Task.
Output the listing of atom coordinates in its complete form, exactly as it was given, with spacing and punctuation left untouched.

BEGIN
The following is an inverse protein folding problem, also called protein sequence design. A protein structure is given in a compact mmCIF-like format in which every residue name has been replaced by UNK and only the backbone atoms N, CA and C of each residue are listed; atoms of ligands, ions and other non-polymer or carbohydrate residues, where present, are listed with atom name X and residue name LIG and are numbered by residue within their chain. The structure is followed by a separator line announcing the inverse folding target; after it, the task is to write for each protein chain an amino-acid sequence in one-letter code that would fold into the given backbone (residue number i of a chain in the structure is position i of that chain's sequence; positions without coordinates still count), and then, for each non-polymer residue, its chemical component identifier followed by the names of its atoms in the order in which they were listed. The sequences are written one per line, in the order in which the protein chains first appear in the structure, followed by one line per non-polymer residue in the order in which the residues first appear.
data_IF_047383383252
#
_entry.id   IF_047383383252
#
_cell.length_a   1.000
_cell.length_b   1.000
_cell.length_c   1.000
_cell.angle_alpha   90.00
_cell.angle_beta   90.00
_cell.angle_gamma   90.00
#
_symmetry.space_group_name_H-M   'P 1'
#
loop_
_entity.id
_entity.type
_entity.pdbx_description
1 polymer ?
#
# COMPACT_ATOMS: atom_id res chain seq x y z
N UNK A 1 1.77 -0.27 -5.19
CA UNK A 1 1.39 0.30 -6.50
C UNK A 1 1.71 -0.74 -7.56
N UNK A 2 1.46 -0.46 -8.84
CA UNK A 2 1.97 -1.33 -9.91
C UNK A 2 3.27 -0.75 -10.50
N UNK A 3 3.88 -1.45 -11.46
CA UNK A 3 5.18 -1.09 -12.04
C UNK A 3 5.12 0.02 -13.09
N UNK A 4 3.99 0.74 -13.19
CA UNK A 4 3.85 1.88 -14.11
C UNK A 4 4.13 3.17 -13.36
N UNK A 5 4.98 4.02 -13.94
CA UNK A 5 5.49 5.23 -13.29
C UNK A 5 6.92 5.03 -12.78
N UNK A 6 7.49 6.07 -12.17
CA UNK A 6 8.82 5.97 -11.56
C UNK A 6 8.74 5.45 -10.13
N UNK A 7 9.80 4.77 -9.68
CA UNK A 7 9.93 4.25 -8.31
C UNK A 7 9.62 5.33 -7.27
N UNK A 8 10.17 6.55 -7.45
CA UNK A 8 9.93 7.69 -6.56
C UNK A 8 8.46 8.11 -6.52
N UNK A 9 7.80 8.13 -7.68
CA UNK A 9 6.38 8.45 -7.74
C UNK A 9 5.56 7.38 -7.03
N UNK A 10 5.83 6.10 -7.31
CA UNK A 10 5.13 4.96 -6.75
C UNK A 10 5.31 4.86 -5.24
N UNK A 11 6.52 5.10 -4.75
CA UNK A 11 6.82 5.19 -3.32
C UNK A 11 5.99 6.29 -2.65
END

The following is an inverse protein folding problem, also called protein sequence design. A protein structure is given in a compact mmCIF-like format in which every residue name has been replaced by UNK and only the backbone atoms N, CA and C of each residue are listed; atoms of ligands, ions and other non-polymer or carbohydrate residues, where present, are listed with atom name X and residue name LIG and are numbered by residue within their chain. The structure is followed by a separator line announcing the inverse folding target; after it, the task is to write for each protein chain an amino-acid sequence in one-letter code that would fold into the given backbone (residue number i of a chain in the structure is position i of that chain's sequence; positions without coordinates still count), and then, for each non-polymer residue, its chemical component identifier followed by the names of its atoms in the order in which they were listed. The sequences are written one per line, in the order in which the protein chains first appear in the structure, followed by one line per non-polymer residue in the order in which the residues first appear.
data_IF_047383383252
#
_entry.id   IF_047383383252
#
_cell.length_a   1.000
_cell.length_b   1.000
_cell.length_c   1.000
_cell.angle_alpha   90.00
_cell.angle_beta   90.00
_cell.angle_gamma   90.00
#
_symmetry.space_group_name_H-M   'P 1'
#
loop_
_entity.id
_entity.type
_entity.pdbx_description
1 polymer ?
#
# COMPACT_ATOMS: atom_id res chain seq x y z
N UNK A 1 1.77 -0.27 -5.19
CA UNK A 1 1.39 0.30 -6.50
C UNK A 1 1.71 -0.74 -7.56
N UNK A 2 1.46 -0.46 -8.84
CA UNK A 2 1.97 -1.33 -9.91
C UNK A 2 3.27 -0.75 -10.50
N UNK A 3 3.88 -1.45 -11.46
CA UNK A 3 5.18 -1.09 -12.04
C UNK A 3 5.12 0.02 -13.09
N UNK A 4 3.99 0.74 -13.19
CA UNK A 4 3.85 1.88 -14.11
C UNK A 4 4.13 3.17 -13.36
N UNK A 5 4.98 4.02 -13.94
CA UNK A 5 5.49 5.23 -13.29
C UNK A 5 6.92 5.03 -12.78
N UNK A 6 7.49 6.07 -12.17
CA UNK A 6 8.82 5.97 -11.56
C UNK A 6 8.74 5.45 -10.13
N UNK A 7 9.80 4.77 -9.68
CA UNK A 7 9.93 4.25 -8.31
C UNK A 7 9.62 5.33 -7.27
N UNK A 8 10.17 6.55 -7.45
CA UNK A 8 9.93 7.69 -6.56
C UNK A 8 8.46 8.11 -6.52
N UNK A 9 7.80 8.13 -7.68
CA UNK A 9 6.38 8.45 -7.74
C UNK A 9 5.56 7.38 -7.03
N UNK A 10 5.83 6.10 -7.31
CA UNK A 10 5.13 4.96 -6.75
C UNK A 10 5.31 4.86 -5.24
N UNK A 11 6.52 5.10 -4.75
CA UNK A 11 6.82 5.19 -3.32
C UNK A 11 5.99 6.29 -2.65